On Sundays, George Gorman rises at dawn and arrives at the Palmyra United Methodist Church ahead of the 8:30 a.m. service.
Before preaching, he takes a manuscript of his sermon across the street to a 93-year-old parishioner’s brick house, and keeps other copies in the pews for other congregants who are hard of hearing. He tries to shake hands and greet each person either before or after each service service — one of the joys of a small church, he says.
“I consider Sunday, for me, to be the culmination of my week,” said Gorman, who has served as the pastor at Palmyra for six years. “Worship is a highlight of my week, and prior to Sunday I have spent a considerable amount of time preparing, particularly the sermon … In music it is kind of like a crescendo, wherein the week is building up to Sunday.”
Sunday rituals may be common for pastors, preachers and other faith leaders across the world, but parishioners are adamant that Gorman is one-of-a-kind.
“From the get-go we just fell in love with him,” said Sharon Sutton, who made a bookmark to commemorate one of Gorman’s frequent sayings.
Gorman is active in the church’s ongoing ministries, and looks for ways to expand them to meet more needs. As a member of the board for Fluvanna County Meals on Wheels, he and church member Bonnie Nix realized that the organization provided meals for senior citizens only from Monday to Friday.
“I don’t know about you, but I eat seven days a week,” he said, in a story that has become oft-repeated by the church.
After six months of planning, a team of volunteers from Palmyra United Methodist as well as Cunningham and Salem churches began delivering weekend meals, funded by the parent organization. The project not only ensures that senior citizens and other “wisdom folks” — a term a female pastor first recommended to Gorman as a kinder alternative to shut-ins — receive additional food as well as some conversation or even care.
The increased commitment to Meals on Wheels — finding the gaps and increasing aid for people in need — encapsulates Gorman’s approach to ministry, according to people who know and work with him. Gorman says it’s just part of the job.
“We’re a small church, but we’re an active church,” Gorman said of his congregation.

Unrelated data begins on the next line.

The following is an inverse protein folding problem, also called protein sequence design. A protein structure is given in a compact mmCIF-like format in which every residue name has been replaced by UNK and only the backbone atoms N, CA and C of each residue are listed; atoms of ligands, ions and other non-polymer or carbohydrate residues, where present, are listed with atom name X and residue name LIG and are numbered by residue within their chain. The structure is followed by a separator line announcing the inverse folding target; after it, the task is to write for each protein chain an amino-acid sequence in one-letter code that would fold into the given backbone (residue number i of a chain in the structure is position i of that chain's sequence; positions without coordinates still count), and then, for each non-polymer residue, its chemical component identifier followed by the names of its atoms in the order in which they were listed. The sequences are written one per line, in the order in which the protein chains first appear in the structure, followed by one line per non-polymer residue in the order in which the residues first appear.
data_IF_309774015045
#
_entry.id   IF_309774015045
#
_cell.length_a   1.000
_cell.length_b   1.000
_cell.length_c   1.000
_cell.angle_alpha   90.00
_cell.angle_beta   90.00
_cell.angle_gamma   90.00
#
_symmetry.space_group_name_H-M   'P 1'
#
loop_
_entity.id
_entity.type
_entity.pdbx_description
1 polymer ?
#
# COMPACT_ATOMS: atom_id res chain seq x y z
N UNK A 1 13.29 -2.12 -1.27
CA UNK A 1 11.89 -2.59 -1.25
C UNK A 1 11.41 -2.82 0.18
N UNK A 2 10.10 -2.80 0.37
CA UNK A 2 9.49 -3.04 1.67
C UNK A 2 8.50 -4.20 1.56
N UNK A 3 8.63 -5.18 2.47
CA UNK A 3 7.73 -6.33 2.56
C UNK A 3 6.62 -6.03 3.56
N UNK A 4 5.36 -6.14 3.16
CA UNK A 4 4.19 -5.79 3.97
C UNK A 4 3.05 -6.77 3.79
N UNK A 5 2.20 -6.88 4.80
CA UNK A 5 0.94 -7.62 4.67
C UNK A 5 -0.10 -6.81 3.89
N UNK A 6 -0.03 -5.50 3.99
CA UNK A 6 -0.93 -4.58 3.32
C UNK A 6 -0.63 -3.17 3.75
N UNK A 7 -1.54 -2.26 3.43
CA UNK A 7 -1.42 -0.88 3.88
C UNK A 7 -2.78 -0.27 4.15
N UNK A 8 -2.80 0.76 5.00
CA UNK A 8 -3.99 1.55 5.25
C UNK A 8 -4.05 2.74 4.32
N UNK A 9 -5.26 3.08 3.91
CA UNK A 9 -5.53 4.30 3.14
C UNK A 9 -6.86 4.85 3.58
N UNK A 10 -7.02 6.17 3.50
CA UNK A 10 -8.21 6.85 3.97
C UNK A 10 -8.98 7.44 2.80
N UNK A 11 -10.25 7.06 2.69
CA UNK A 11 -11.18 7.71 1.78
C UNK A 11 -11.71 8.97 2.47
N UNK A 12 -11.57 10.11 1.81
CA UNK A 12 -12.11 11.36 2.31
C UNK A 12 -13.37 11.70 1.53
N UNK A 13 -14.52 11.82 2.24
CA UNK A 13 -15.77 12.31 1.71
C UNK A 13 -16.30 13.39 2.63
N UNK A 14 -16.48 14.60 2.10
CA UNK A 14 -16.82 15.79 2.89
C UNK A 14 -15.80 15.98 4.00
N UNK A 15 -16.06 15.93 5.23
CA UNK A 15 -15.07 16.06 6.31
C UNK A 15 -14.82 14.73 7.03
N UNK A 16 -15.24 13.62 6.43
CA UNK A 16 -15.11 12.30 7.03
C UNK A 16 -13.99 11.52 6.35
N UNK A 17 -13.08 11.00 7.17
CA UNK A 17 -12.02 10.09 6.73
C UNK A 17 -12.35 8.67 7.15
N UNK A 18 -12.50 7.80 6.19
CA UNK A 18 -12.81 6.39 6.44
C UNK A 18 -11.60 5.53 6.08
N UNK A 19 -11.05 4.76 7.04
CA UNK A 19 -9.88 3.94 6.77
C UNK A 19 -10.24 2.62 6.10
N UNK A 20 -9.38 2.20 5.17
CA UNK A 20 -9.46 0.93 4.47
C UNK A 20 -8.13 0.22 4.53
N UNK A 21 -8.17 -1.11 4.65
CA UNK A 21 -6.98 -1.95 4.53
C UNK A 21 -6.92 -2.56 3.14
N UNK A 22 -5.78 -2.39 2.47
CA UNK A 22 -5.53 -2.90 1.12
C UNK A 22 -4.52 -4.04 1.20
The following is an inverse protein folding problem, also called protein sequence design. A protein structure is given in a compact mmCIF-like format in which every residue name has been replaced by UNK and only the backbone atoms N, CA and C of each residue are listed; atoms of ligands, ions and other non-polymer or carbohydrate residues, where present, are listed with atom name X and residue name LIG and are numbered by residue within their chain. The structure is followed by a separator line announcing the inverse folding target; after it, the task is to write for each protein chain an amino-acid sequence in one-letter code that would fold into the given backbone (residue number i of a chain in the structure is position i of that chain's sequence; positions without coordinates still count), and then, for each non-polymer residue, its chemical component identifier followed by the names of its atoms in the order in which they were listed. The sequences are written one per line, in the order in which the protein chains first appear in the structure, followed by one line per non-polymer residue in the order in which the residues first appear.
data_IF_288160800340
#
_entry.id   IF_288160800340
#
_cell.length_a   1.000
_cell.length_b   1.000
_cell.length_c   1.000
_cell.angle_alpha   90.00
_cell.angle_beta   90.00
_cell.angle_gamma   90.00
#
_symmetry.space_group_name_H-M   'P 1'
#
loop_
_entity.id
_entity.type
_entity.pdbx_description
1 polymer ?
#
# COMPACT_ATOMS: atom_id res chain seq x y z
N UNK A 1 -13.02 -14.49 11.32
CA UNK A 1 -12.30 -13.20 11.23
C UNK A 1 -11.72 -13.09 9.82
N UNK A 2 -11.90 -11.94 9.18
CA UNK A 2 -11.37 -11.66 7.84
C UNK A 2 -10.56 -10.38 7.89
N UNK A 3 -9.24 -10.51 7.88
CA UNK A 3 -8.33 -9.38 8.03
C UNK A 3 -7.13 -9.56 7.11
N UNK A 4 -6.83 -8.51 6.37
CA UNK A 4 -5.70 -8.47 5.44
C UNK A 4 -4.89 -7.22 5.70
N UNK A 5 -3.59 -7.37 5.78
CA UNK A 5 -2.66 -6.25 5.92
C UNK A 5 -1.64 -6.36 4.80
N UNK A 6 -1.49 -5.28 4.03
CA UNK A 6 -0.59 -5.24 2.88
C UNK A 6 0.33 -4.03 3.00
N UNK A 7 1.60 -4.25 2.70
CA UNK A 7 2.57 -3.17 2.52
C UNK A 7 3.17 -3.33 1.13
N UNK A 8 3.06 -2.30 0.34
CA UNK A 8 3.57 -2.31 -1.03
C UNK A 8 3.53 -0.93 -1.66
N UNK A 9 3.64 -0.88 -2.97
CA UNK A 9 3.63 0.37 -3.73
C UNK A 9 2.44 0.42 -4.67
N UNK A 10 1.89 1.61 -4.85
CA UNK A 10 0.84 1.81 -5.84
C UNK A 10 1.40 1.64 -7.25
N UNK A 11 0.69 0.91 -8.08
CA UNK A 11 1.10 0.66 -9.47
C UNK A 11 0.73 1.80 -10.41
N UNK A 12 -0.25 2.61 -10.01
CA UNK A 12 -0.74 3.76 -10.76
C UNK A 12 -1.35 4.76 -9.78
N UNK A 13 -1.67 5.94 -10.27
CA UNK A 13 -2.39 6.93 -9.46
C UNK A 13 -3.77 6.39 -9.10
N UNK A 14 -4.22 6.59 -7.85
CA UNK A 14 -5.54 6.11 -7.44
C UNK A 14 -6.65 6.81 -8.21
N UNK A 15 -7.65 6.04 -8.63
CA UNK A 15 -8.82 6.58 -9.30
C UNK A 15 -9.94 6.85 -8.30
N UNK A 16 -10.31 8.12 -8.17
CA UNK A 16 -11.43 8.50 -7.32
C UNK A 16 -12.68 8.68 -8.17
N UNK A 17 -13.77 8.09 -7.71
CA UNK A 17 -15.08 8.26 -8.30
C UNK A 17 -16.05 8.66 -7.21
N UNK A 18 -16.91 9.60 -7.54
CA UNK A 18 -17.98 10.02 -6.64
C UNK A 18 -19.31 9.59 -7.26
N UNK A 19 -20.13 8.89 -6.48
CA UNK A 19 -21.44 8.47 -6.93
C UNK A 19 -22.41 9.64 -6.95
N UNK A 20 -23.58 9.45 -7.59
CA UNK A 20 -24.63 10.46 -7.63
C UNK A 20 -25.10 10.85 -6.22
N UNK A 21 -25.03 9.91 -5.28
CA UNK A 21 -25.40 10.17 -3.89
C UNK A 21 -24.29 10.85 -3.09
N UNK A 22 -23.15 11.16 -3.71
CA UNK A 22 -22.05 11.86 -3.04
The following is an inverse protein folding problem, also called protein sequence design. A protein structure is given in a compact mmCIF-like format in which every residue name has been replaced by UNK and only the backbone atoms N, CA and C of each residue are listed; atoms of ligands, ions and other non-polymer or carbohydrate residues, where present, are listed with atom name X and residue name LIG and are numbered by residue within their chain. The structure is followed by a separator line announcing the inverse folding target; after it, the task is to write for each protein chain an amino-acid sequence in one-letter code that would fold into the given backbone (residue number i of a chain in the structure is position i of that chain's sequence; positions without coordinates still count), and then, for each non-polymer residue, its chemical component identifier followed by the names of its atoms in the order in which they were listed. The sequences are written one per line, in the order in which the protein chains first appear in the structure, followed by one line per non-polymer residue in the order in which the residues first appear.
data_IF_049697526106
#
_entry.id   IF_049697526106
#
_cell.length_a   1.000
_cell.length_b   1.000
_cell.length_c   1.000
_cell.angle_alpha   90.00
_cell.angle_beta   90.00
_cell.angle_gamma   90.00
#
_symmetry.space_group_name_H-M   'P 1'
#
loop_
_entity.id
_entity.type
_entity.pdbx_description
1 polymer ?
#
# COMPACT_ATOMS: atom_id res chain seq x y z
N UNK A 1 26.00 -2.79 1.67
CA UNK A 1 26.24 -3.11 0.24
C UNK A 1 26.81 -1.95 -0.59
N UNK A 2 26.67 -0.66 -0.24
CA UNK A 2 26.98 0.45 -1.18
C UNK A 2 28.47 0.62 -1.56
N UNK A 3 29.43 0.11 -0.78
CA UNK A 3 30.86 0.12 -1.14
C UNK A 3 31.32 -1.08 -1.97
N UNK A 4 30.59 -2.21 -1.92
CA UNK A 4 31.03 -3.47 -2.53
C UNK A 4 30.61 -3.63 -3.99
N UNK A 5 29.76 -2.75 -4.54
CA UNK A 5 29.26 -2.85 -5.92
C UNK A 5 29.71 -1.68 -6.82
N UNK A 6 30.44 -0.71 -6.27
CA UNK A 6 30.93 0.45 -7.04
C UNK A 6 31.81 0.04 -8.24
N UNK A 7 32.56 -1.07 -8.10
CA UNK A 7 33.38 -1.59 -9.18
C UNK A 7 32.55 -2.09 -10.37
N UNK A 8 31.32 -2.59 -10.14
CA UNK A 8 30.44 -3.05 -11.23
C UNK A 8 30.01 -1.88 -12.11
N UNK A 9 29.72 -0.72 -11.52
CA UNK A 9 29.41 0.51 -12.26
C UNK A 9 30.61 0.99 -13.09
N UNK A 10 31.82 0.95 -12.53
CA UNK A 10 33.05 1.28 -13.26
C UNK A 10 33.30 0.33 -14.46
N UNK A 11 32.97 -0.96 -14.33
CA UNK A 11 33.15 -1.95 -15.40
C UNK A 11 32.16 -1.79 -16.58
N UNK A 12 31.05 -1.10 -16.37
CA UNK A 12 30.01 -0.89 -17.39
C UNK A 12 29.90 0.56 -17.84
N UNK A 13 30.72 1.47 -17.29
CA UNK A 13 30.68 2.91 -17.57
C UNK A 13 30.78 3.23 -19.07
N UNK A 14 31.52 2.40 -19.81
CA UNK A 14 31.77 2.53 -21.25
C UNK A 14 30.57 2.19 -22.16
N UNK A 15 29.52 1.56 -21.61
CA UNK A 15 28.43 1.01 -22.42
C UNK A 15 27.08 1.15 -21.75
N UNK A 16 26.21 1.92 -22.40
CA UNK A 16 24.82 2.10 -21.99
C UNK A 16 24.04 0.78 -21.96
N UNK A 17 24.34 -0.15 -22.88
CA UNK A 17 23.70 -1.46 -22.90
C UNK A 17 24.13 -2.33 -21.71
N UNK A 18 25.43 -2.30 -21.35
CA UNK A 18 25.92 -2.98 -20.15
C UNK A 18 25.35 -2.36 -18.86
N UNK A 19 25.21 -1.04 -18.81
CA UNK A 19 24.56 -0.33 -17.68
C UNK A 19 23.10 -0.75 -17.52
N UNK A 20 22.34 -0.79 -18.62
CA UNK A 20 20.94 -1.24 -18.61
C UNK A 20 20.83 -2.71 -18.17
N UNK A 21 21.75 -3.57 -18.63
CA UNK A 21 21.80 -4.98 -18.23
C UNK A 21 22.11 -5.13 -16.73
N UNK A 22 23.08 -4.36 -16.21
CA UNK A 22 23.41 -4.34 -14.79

He also preaches two Sundays a month at Haden Chapel, an African American church, and conducts a monthly nondenominational mass at Our Lady of Peace.
Gorman began a second career as a Methodist minister in his 50s, when he was in the midst of a successful career in logistics management.
The call may have come late in life, but it was persistent, he said, and eventually he couldn’t run from it anymore.
Gorman was raised Catholic and in a military family; he attended a minor seminary — a high school for boys interested in becoming priests — as a child but decided to go to a secular college. He then entered the U.S. Army, where he became an Airborne Ranger and a military policeman.
“Then I got married, and I wanted roots,” he said.
His wife, Rita, is lifelong Methodist, and Gorman joined her church several years after they were married. As he worked on his career, he again began to feel a call to ministry. After several years of talking with church elders, he began working part-time for a church in Franklin County.
That turned into an assignment to pastor the small Fluvanna churches in 2013; he says his family loves the area and plan to remain after his retirement.
The Methodist church requires pastors to retire at age 72; Gorman, who will celebrate that birthday in May, asked his bishop for permission to serve his churches in a retirement status. That request was granted.
Many ministries were up and running when Gorman arrived in Palmyra, but parishioners say he has brought new life and energy to the work.
The church sits on the route of the Trans-American run, and congregants often host passing bicyclists in their homes for a meal and a hot shower.
A church member set up a donation effort to collect clothes and toiletries for women released from the nearby Fluvanna Correctional Center.
“They are so appreciative,” Gorman said of the women. “They appreciate the stuff, of course, but the most beneficial thing is sometimes we are the first people they see besides their families outside of prison, and we are saying that we care about you and we are here for you.”
Other parishioners described Gorman’s ceaseless efforts to find housing for someone sleeping in their car; to talk with and pray for homeless people in downtown Charlottesville; to visit sick people in the hospital; and to comfort people after a loved one’s death.
Clare Donahue, a musician who recently moved to the area, said she was not religious but had found the church to be a much-needed place to pray and meet people. Gorman guessed she might need help with housing soon, and offered to find her a new place to live.
“I’ve never had anyone offer to help me like that before,” Donahue said. “He’s one of the people who really changes the world, by reaching out to people one-on-one without judgment.”
“It’s not just a job or a vocation; it’s a way of life,” he said. “I love pastoral ministry and visiting with people and being there at their most vulnerable times. I’m blessed to do it.”